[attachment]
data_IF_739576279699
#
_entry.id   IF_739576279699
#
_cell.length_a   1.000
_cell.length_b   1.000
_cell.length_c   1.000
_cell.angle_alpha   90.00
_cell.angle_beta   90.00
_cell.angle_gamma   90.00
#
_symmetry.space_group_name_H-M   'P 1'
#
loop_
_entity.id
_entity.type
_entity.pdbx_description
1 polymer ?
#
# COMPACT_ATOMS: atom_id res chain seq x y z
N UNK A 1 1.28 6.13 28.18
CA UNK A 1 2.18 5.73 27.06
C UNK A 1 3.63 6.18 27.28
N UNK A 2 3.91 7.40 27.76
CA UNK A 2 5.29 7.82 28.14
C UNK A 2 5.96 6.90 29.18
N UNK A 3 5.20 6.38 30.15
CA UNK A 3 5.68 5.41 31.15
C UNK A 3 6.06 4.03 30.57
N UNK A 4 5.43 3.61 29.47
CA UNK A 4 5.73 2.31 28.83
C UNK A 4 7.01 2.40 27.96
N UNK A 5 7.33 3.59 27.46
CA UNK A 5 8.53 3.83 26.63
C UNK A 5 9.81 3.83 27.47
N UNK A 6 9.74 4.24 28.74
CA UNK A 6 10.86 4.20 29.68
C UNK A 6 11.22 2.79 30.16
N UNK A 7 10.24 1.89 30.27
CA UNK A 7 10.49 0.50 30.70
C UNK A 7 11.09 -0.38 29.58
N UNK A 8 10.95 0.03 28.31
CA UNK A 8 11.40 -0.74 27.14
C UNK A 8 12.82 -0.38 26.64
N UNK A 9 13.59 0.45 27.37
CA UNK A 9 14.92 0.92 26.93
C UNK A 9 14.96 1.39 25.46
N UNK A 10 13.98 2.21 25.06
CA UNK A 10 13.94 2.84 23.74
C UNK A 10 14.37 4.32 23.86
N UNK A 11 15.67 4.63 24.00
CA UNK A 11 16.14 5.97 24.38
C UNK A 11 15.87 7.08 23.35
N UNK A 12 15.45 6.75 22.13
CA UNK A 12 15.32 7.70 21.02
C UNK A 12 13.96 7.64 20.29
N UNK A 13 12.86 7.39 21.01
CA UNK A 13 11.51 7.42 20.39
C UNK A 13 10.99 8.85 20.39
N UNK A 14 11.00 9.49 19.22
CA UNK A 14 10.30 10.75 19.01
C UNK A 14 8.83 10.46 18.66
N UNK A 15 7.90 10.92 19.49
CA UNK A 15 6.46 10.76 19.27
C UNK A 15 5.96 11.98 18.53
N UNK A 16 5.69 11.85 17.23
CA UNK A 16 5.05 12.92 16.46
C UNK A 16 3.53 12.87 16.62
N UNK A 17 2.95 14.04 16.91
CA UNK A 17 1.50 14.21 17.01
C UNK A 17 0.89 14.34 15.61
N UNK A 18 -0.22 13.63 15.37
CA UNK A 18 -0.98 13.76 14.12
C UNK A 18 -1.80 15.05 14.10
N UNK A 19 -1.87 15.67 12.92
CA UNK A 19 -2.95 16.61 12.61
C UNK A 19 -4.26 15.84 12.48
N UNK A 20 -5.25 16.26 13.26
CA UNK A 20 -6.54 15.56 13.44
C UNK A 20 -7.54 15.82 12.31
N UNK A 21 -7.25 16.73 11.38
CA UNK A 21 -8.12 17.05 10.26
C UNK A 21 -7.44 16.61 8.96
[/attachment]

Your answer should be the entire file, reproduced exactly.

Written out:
data_IF_739576279699
#
_entry.id   IF_739576279699
#
_cell.length_a   1.000
_cell.length_b   1.000
_cell.length_c   1.000
_cell.angle_alpha   90.00
_cell.angle_beta   90.00
_cell.angle_gamma   90.00
#
_symmetry.space_group_name_H-M   'P 1'
#
loop_
_entity.id
_entity.type
_entity.pdbx_description
1 polymer ?
#
# COMPACT_ATOMS: atom_id res chain seq x y z
N UNK A 1 1.28 6.13 28.18
CA UNK A 1 2.18 5.73 27.06
C UNK A 1 3.63 6.18 27.28
N UNK A 2 3.91 7.40 27.76
CA UNK A 2 5.29 7.82 28.14
C UNK A 2 5.96 6.90 29.18
N UNK A 3 5.20 6.38 30.15
CA UNK A 3 5.68 5.41 31.15
C UNK A 3 6.06 4.03 30.57
N UNK A 4 5.43 3.61 29.47
CA UNK A 4 5.73 2.31 28.83
C UNK A 4 7.01 2.40 27.96
N UNK A 5 7.33 3.59 27.46
CA UNK A 5 8.53 3.83 26.63
C UNK A 5 9.81 3.83 27.47
N UNK A 6 9.74 4.24 28.74
CA UNK A 6 10.86 4.20 29.68
C UNK A 6 11.22 2.79 30.16
N UNK A 7 10.24 1.89 30.27
CA UNK A 7 10.49 0.50 30.70
C UNK A 7 11.09 -0.38 29.58
N UNK A 8 10.95 0.03 28.31
CA UNK A 8 11.40 -0.74 27.14
C UNK A 8 12.82 -0.38 26.64
N UNK A 9 13.59 0.45 27.37
CA UNK A 9 14.92 0.92 26.93
C UNK A 9 14.96 1.39 25.46
N UNK A 10 13.98 2.21 25.06
CA UNK A 10 13.94 2.84 23.74
C UNK A 10 14.37 4.32 23.86
N UNK A 11 15.67 4.63 24.00
CA UNK A 11 16.14 5.97 24.38
C UNK A 11 15.87 7.08 23.35
N UNK A 12 15.45 6.75 22.13
CA UNK A 12 15.32 7.70 21.02
C UNK A 12 13.96 7.64 20.29
N UNK A 13 12.86 7.39 21.01
CA UNK A 13 11.51 7.42 20.39
C UNK A 13 10.99 8.85 20.39
N UNK A 14 11.00 9.49 19.22
CA UNK A 14 10.30 10.75 19.01
C UNK A 14 8.83 10.46 18.66
N UNK A 15 7.90 10.92 19.49
CA UNK A 15 6.46 10.76 19.27
C UNK A 15 5.96 11.98 18.53
N UNK A 16 5.69 11.85 17.23
CA UNK A 16 5.05 12.92 16.46
C UNK A 16 3.53 12.87 16.62
N UNK A 17 2.95 14.04 16.91
CA UNK A 17 1.50 14.21 17.01
C UNK A 17 0.89 14.34 15.61
N UNK A 18 -0.22 13.63 15.37
CA UNK A 18 -0.98 13.76 14.12
C UNK A 18 -1.80 15.05 14.10
N UNK A 19 -1.87 15.67 12.92
CA UNK A 19 -2.95 16.61 12.61
C UNK A 19 -4.26 15.84 12.48
N UNK A 20 -5.25 16.26 13.26
CA UNK A 20 -6.54 15.56 13.44
C UNK A 20 -7.54 15.82 12.31
N UNK A 21 -7.25 16.73 11.38
CA UNK A 21 -8.12 17.05 10.26
C UNK A 21 -7.44 16.61 8.96